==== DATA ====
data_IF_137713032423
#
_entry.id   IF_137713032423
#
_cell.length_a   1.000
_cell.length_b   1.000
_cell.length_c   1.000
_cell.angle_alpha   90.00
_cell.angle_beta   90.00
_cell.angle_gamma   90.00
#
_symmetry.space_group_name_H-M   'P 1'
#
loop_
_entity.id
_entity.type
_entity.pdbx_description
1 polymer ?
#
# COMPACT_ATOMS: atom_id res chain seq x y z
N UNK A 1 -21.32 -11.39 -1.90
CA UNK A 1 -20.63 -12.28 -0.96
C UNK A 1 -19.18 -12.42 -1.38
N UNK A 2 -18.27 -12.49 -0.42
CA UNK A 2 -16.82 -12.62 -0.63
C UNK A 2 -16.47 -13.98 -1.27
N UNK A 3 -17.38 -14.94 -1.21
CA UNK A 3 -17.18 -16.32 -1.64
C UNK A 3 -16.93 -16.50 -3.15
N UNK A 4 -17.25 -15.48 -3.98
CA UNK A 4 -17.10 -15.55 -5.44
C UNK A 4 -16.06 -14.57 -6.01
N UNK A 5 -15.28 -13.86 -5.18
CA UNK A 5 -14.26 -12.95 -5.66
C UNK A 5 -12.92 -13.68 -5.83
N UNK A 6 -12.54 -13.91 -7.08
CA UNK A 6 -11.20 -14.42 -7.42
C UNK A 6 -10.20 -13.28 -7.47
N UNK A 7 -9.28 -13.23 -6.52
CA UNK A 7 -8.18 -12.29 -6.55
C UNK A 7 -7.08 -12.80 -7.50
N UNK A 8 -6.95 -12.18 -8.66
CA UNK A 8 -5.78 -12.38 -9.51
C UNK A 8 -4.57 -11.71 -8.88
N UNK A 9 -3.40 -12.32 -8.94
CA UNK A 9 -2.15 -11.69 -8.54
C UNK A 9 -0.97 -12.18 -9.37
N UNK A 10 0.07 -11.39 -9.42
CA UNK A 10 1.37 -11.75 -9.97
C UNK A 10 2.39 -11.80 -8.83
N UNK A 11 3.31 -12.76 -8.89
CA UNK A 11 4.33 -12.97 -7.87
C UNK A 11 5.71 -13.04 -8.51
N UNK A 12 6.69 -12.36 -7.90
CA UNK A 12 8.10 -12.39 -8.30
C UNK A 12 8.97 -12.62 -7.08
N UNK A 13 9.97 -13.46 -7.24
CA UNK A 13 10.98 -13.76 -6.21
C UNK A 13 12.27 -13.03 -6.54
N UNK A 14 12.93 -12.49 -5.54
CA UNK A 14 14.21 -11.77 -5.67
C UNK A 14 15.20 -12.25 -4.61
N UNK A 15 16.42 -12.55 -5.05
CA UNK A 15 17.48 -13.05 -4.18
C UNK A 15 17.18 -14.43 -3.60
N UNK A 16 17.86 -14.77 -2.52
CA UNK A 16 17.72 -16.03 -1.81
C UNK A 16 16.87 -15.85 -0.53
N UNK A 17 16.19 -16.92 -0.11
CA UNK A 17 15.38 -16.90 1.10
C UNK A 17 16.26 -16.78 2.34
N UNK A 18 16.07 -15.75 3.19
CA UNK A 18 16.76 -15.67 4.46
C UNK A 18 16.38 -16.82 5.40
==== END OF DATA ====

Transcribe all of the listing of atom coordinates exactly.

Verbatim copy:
data_IF_137713032423
#
_entry.id   IF_137713032423
#
_cell.length_a   1.000
_cell.length_b   1.000
_cell.length_c   1.000
_cell.angle_alpha   90.00
_cell.angle_beta   90.00
_cell.angle_gamma   90.00
#
_symmetry.space_group_name_H-M   'P 1'
#
loop_
_entity.id
_entity.type
_entity.pdbx_description
1 polymer ?
#
# COMPACT_ATOMS: atom_id res chain seq x y z
N UNK A 1 -21.32 -11.39 -1.90
CA UNK A 1 -20.63 -12.28 -0.96
C UNK A 1 -19.18 -12.42 -1.38
N UNK A 2 -18.27 -12.49 -0.42
CA UNK A 2 -16.82 -12.62 -0.63
C UNK A 2 -16.47 -13.98 -1.27
N UNK A 3 -17.38 -14.94 -1.21
CA UNK A 3 -17.18 -16.32 -1.64
C UNK A 3 -16.93 -16.50 -3.15
N UNK A 4 -17.25 -15.48 -3.98
CA UNK A 4 -17.10 -15.55 -5.44
C UNK A 4 -16.06 -14.57 -6.01
N UNK A 5 -15.28 -13.86 -5.18
CA UNK A 5 -14.26 -12.95 -5.66
C UNK A 5 -12.92 -13.68 -5.83
N UNK A 6 -12.54 -13.91 -7.08
CA UNK A 6 -11.20 -14.42 -7.42
C UNK A 6 -10.20 -13.28 -7.47
N UNK A 7 -9.28 -13.23 -6.52
CA UNK A 7 -8.18 -12.29 -6.55
C UNK A 7 -7.08 -12.80 -7.50
N UNK A 8 -6.95 -12.18 -8.66
CA UNK A 8 -5.78 -12.38 -9.51
C UNK A 8 -4.57 -11.71 -8.88
N UNK A 9 -3.40 -12.32 -8.94
CA UNK A 9 -2.15 -11.69 -8.54
C UNK A 9 -0.97 -12.18 -9.37
N UNK A 10 0.07 -11.39 -9.42
CA UNK A 10 1.37 -11.75 -9.97
C UNK A 10 2.39 -11.80 -8.83
N UNK A 11 3.31 -12.76 -8.89
CA UNK A 11 4.33 -12.97 -7.87
C UNK A 11 5.71 -13.04 -8.51
N UNK A 12 6.69 -12.36 -7.90
CA UNK A 12 8.10 -12.39 -8.30
C UNK A 12 8.97 -12.62 -7.08
N UNK A 13 9.97 -13.46 -7.24
CA UNK A 13 10.98 -13.76 -6.21
C UNK A 13 12.27 -13.03 -6.54
N UNK A 14 12.93 -12.49 -5.54
CA UNK A 14 14.21 -11.77 -5.67
C UNK A 14 15.20 -12.25 -4.61
N UNK A 15 16.42 -12.55 -5.05
CA UNK A 15 17.48 -13.05 -4.18
C UNK A 15 17.18 -14.43 -3.60
N UNK A 16 17.86 -14.77 -2.52
CA UNK A 16 17.72 -16.03 -1.81
C UNK A 16 16.87 -15.85 -0.53
N UNK A 17 16.19 -16.92 -0.11
CA UNK A 17 15.38 -16.90 1.10
C UNK A 17 16.26 -16.78 2.34
N UNK A 18 16.07 -15.75 3.19
CA UNK A 18 16.76 -15.67 4.46
C UNK A 18 16.38 -16.82 5.40